Case law page 12 of 12

119 articles are classified in All Articles > Discrimination and equity > Case law


Union activity not the reason for failed promotions: tribunal

A long-time power station employee who claimed to have been "oddly unsuccessful" in six promotion applications has failed to convince a tribunal that he was discriminated against because of his union or industrial activity.

Workplace can include pub across the road: Federal Court

A full court of the Federal Court has upheld a finding that a pub two work colleagues visited to deal with s-xual advances one made to the other in their office across the road was a "workplace" under federal discrimination legislation.

Oracle case sets new standard for sexual harassment compensation

In a watershed anti-discrimination ruling, a full Federal Court has found community standards now demand higher compensation for non-economic loss in s--ual harassment cases, and has increased a former Oracle manager's overall damages award from less than $20,000 to $130,000.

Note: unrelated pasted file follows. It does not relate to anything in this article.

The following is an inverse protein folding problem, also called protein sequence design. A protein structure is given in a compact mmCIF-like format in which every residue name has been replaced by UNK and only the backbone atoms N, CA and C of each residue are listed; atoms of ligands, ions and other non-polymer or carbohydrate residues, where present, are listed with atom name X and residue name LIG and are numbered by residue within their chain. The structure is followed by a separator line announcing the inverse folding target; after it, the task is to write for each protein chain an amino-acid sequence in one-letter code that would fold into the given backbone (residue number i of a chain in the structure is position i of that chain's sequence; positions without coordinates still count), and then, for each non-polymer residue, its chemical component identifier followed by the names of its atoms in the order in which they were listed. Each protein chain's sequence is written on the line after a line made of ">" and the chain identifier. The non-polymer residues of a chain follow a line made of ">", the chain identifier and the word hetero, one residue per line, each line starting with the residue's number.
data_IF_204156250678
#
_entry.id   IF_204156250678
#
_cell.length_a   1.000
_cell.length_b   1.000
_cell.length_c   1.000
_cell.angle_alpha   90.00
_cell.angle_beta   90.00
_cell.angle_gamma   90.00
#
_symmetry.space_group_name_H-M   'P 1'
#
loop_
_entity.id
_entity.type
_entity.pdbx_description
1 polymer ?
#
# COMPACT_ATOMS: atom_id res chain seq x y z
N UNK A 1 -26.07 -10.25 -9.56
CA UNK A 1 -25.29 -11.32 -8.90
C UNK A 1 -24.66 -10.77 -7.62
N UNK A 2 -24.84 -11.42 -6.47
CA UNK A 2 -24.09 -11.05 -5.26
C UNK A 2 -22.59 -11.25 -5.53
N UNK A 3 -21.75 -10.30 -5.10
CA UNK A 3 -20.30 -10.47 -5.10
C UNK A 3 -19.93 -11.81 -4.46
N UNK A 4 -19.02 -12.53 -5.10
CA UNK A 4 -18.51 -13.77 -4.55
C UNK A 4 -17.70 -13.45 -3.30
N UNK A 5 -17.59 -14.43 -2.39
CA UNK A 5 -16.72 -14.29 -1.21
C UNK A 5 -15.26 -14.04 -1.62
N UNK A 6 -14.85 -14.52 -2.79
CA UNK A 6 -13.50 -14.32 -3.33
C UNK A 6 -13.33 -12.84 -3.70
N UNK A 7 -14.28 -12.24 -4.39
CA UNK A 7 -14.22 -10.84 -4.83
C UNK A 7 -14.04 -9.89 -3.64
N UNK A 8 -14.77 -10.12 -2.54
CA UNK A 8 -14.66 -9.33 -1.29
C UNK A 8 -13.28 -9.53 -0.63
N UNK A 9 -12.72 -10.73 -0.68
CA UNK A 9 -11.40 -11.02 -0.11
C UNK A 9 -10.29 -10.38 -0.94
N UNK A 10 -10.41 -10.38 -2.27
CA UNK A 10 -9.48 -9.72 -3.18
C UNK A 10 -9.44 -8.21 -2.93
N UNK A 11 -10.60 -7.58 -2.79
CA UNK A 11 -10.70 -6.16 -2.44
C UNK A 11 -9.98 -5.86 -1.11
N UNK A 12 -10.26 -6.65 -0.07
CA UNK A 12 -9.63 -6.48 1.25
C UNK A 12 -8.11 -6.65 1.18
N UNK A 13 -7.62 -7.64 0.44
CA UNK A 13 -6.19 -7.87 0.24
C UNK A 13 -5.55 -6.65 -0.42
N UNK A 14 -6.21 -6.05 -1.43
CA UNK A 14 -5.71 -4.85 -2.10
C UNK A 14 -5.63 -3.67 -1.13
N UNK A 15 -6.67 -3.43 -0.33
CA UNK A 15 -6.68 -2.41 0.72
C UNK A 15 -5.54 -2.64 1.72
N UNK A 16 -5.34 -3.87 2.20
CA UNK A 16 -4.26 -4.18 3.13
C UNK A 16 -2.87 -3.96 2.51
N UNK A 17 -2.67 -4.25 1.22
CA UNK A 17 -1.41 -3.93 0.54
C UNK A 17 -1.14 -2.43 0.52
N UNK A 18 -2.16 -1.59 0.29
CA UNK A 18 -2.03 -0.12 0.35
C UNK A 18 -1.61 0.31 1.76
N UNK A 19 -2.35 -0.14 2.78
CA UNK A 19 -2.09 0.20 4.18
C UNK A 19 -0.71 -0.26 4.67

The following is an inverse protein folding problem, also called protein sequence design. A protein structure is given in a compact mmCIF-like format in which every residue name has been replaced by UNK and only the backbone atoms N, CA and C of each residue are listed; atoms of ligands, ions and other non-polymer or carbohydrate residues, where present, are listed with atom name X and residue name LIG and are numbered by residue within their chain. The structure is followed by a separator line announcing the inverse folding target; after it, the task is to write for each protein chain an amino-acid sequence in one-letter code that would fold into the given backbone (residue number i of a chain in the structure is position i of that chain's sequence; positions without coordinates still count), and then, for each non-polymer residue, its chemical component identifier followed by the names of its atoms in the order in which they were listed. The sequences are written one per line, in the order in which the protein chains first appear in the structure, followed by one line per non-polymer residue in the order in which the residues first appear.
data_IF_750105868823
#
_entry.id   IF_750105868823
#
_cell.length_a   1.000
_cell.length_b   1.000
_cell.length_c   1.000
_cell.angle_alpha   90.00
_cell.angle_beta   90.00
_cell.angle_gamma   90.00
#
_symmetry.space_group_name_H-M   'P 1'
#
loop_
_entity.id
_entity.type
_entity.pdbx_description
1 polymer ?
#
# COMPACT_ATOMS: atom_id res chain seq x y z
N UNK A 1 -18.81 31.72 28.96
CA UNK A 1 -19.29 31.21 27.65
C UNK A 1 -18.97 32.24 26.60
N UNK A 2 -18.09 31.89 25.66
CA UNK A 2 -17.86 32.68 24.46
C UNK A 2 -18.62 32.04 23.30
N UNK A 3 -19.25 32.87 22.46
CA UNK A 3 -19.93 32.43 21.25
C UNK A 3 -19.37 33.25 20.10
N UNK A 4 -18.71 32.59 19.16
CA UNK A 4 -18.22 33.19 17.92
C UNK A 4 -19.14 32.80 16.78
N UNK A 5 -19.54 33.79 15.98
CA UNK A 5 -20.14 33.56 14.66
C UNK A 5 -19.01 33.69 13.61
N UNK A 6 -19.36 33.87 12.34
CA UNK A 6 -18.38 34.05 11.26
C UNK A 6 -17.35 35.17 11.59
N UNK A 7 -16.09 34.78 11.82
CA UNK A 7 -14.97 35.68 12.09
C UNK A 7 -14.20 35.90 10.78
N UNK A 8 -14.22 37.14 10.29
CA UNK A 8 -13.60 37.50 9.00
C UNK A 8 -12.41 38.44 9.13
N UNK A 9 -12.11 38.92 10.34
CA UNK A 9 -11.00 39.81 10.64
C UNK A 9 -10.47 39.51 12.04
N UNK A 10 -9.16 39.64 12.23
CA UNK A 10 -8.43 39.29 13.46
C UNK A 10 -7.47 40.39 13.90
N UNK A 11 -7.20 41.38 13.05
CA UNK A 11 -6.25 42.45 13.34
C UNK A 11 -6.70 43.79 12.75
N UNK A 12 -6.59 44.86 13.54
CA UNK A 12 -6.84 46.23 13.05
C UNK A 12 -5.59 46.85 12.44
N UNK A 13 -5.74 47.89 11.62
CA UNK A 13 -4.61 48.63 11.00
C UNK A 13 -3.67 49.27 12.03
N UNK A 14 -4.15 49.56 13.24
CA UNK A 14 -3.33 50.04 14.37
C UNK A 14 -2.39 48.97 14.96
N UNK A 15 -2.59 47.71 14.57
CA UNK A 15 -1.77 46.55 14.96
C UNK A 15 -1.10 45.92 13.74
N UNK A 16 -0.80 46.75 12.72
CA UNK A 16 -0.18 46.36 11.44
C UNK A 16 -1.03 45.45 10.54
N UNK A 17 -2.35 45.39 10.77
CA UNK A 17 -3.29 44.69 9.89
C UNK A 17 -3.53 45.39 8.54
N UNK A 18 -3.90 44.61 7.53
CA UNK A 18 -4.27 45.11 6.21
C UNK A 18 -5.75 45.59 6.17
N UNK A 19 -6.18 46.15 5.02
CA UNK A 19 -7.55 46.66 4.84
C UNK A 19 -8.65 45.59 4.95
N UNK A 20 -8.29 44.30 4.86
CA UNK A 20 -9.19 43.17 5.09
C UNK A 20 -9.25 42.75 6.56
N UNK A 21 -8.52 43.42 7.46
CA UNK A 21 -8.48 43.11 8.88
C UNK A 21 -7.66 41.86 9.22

FWC tells MUA to ditch "Aussie jobs" clause

The Fair Work Commission has ordered the MUA not to push for "Australians first" job clauses that might breach anti-discrimination laws during the hotly-contested enterprise bargaining round in the offshore oil and gas services sector.


Diabetes sufferer wins temporary job reprieve

The Federal Court has found the balance of convenience favours reinstating a warehouse officer to his position at Peabody Energy's North Goonyella coal mine, pending the hearing of his union's claim that the company took adverse action when it dismissed him because of his Type 1 diabetes.

Abetz asks FWC equal pay bench to focus on legislative "text"

The Federal Government is urging the Fair Work Commission not to be "distracted by" the former Labor Government's broader pay equity principles when assessing an equal remuneration application for childcare workers.


Change to flexible arrangement not discriminatory: Tribunal

A tribunal has found that an employer's failure to formalise an employee's flexible work arrangements to meet her caring responsibilities led to her seeing them as an entitlement rather than a privilege, and any attempts to change them as workplace bullying.